Series: Nature Watch

Series by cover

1–7 of 23 ( next | show all )

Works (23)

Animal Movement (Nature Watch Series) by Tony Seddon
Animal Parenting (Nature Watch Series) by Tony Seddon
Animal Vision (Nature Watch Series) by Tony Seddon
Bears and Pandas (Nature Watch) by Michael Bright
Beetles and Bugs (Nature Fact File) by Jen Green
Big Cats (Nature Watch) by Rhonda Klevansky
Birds of Prey (Nature Watch) by Robin Kerrod
Box Turtles (Nature Watch) by Lynn M. Stone
Butterflies and Moths (Nature Watch/Nature Fact File) by John Farndon
Crocodiles (Nature Watch) by Barbara Taylor
Elephants (Nature Watch) by Barbara Taylor
Great Apes (Nature Watch) by Barbara Taylor
Insect Societies (Nature Watch) by Jen Green
Lizards (Nature Watch/Nature Fact File) by Mark O'Shea
Monkeys: Nature Watch by Tom Jackson
New World Monkeys (Nature Watch) by Melissa Stewart
Penguins (Nature Watch) by Barbara Taylor
Sharks by Michael Bright
Snakes (Nature watch) by Barbara Taylor
Spiders (Nature Watch) by Barbara Taylor
Whales and Dolphins (Nature Watch) by Robin Kerrod
Wild Horses (Nature Watch) by Michael Bright
Wolves (Nature Watch) by Jen Green

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How do series work?

To create a series or add a work to it, go to a "work" page. The "Common Knowledge" section now includes a "Series" field. Enter the name of the series to add the book to it.

Works can belong to more than one series. In some cases, as with Chronicles of Narnia, disagreements about order necessitate the creation of more than one series.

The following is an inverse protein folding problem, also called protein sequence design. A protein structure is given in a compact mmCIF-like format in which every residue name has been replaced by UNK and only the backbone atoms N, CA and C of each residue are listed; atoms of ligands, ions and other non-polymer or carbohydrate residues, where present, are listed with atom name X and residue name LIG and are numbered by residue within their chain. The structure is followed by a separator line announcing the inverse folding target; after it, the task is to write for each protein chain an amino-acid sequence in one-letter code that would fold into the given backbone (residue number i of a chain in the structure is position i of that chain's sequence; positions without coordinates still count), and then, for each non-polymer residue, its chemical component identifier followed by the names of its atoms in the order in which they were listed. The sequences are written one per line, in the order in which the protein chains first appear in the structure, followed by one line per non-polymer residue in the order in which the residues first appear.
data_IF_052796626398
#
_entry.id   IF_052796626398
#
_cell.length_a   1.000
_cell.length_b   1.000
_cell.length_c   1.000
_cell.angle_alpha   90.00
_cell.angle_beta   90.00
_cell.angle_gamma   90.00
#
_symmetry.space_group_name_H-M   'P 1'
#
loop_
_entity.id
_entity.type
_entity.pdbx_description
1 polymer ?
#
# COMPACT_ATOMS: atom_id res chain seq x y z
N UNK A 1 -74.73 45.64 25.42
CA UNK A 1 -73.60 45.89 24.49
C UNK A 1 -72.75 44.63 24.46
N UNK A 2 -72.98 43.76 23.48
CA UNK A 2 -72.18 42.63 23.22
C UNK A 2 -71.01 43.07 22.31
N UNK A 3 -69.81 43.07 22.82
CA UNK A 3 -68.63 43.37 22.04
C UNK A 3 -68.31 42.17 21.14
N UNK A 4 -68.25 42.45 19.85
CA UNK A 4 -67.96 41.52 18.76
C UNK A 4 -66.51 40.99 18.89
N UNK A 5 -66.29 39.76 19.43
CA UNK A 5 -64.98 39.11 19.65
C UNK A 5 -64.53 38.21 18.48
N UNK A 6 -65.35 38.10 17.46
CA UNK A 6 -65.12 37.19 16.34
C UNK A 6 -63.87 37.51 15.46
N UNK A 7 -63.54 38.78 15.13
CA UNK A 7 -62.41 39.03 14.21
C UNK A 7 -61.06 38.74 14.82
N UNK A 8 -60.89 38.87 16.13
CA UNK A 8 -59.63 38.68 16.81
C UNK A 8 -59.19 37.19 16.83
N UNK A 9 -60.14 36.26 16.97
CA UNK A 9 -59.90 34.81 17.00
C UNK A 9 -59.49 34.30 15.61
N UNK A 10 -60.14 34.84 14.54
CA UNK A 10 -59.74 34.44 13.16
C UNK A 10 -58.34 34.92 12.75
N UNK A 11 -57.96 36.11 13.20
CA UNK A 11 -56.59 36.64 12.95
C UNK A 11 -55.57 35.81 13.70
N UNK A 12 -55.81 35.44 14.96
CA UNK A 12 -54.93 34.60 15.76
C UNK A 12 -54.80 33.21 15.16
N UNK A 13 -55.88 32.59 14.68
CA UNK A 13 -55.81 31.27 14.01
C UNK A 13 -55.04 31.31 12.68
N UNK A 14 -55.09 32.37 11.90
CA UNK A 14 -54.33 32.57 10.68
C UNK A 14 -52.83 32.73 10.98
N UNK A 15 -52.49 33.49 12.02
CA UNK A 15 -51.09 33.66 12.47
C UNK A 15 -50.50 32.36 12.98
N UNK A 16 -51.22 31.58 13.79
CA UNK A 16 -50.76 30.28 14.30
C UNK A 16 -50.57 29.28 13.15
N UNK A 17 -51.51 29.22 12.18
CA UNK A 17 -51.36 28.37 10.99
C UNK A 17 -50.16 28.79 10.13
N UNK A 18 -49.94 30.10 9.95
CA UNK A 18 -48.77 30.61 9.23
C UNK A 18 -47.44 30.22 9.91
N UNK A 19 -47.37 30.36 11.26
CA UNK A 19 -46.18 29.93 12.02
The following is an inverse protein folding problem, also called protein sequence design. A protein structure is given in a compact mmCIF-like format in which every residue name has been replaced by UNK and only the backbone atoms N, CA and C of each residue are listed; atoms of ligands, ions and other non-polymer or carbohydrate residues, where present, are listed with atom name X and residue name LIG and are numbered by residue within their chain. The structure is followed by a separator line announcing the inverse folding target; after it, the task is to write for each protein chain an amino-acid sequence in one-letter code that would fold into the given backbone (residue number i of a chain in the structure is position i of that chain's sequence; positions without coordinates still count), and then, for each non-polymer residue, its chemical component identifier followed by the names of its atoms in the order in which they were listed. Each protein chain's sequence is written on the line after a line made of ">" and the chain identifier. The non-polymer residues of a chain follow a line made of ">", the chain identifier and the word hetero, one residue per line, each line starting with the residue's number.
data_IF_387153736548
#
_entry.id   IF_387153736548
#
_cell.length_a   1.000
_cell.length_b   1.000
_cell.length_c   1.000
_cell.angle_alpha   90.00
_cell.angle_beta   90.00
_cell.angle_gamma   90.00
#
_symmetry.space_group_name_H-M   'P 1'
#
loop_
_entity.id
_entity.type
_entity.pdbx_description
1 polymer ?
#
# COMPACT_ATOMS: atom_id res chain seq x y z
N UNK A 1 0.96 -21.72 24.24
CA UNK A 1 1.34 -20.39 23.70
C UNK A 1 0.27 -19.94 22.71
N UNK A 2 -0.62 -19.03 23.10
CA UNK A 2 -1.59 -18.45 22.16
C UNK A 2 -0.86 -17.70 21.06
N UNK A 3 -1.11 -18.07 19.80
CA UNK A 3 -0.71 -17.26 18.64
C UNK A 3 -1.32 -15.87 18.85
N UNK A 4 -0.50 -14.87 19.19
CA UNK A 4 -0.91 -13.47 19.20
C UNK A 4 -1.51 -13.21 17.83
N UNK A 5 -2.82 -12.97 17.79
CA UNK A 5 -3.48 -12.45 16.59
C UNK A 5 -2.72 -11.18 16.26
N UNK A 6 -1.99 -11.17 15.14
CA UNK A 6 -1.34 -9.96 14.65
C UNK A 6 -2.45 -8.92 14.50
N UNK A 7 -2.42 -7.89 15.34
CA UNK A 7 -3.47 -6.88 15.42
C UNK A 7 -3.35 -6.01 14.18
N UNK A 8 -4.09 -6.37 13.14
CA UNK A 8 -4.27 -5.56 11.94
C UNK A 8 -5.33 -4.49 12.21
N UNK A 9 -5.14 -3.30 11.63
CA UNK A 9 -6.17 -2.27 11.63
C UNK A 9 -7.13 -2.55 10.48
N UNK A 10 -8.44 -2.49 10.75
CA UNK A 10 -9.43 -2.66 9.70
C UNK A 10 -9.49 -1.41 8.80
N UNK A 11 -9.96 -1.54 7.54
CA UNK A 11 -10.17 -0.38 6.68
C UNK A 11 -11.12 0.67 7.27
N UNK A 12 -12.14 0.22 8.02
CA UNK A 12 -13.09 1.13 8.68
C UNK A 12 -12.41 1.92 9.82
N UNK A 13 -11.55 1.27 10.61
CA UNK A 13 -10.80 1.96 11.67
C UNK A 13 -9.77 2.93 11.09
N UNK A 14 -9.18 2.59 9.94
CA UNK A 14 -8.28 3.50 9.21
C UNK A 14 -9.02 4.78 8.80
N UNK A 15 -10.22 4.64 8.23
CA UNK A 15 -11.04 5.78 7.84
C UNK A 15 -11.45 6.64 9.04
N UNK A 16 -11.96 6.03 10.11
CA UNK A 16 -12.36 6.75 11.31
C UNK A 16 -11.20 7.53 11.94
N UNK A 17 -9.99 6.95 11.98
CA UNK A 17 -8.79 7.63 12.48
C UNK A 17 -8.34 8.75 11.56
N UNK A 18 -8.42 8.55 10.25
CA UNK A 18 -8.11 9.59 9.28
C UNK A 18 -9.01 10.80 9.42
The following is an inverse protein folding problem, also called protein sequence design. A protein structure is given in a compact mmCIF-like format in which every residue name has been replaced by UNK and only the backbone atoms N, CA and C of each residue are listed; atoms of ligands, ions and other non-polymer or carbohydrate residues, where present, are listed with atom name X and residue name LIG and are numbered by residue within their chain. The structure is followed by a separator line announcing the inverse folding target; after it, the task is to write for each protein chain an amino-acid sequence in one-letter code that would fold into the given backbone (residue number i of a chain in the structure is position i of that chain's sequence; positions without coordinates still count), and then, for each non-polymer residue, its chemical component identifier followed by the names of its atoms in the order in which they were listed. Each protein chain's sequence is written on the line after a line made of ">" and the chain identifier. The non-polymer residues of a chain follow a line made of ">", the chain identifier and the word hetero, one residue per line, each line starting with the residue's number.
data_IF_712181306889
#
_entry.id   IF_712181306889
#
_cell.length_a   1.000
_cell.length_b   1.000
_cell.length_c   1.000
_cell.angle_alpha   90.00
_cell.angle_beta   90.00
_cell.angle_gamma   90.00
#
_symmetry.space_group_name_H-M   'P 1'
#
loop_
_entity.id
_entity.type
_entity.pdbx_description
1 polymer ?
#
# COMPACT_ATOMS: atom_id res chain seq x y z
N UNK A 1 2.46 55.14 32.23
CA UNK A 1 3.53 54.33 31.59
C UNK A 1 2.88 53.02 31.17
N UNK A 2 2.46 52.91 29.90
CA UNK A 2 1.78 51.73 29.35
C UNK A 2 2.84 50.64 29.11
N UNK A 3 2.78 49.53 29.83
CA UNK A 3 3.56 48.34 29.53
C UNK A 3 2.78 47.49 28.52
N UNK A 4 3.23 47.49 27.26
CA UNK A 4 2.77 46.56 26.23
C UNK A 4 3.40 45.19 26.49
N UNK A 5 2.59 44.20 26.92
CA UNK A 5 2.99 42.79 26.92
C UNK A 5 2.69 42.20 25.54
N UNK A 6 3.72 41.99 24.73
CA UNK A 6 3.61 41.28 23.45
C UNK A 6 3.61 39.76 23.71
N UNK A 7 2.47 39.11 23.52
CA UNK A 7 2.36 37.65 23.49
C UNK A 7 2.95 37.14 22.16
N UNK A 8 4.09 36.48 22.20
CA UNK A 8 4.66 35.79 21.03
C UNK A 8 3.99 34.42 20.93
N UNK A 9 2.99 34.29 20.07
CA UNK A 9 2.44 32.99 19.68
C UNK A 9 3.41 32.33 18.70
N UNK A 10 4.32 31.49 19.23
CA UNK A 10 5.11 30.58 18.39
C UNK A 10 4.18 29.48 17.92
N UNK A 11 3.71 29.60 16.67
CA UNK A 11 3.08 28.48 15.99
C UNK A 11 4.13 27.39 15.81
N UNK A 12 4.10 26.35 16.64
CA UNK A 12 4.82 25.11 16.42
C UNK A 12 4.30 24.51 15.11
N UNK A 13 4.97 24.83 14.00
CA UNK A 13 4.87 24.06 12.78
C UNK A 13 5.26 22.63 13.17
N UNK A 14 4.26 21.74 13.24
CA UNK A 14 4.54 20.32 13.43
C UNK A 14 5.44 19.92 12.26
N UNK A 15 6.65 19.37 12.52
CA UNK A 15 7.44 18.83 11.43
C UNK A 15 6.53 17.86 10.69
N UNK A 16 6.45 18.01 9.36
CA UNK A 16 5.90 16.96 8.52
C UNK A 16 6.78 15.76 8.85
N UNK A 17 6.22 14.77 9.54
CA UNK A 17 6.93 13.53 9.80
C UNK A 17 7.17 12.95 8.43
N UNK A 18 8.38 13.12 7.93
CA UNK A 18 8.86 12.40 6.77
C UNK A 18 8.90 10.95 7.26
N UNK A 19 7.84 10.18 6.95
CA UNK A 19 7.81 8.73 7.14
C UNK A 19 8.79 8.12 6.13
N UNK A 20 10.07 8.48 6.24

Tip: If the series has an order, add a number or other descriptor in parenthesis after the series title (eg., "Chronicles of Prydain (book 1)"). By default, it sorts by the number, or alphabetically if there is no number. If you want to force a particular order, use the | character to divide the number and the descriptor. So, "(0|prequel)" sorts by 0 under the label "prequel."

What isn't a series?

Series was designed to cover groups of books generally understood as such (see Wikipedia: Book series). Like many concepts in the book world, "series" is a somewhat fluid and contested notion. A good rule of thumb is that series have a conventional name and are intentional creations, on the part of the author or publisher. For now, avoid forcing the issue with mere "lists" of works possessing an arbitrary shared characteristic, such as relating to a particular place. Avoid series that cross authors, unless the authors were or became aware of the series identification (eg., avoid lumping Jane Austen with her continuators).

Also avoid publisher series, unless the publisher has a true monopoly over the "works" in question. So, the Dummies guides are a series of works. But the Loeb Classical Library is a series of editions, not of works.


tjsjohanna (39), almoadhadi (7), PhaedraB (3)
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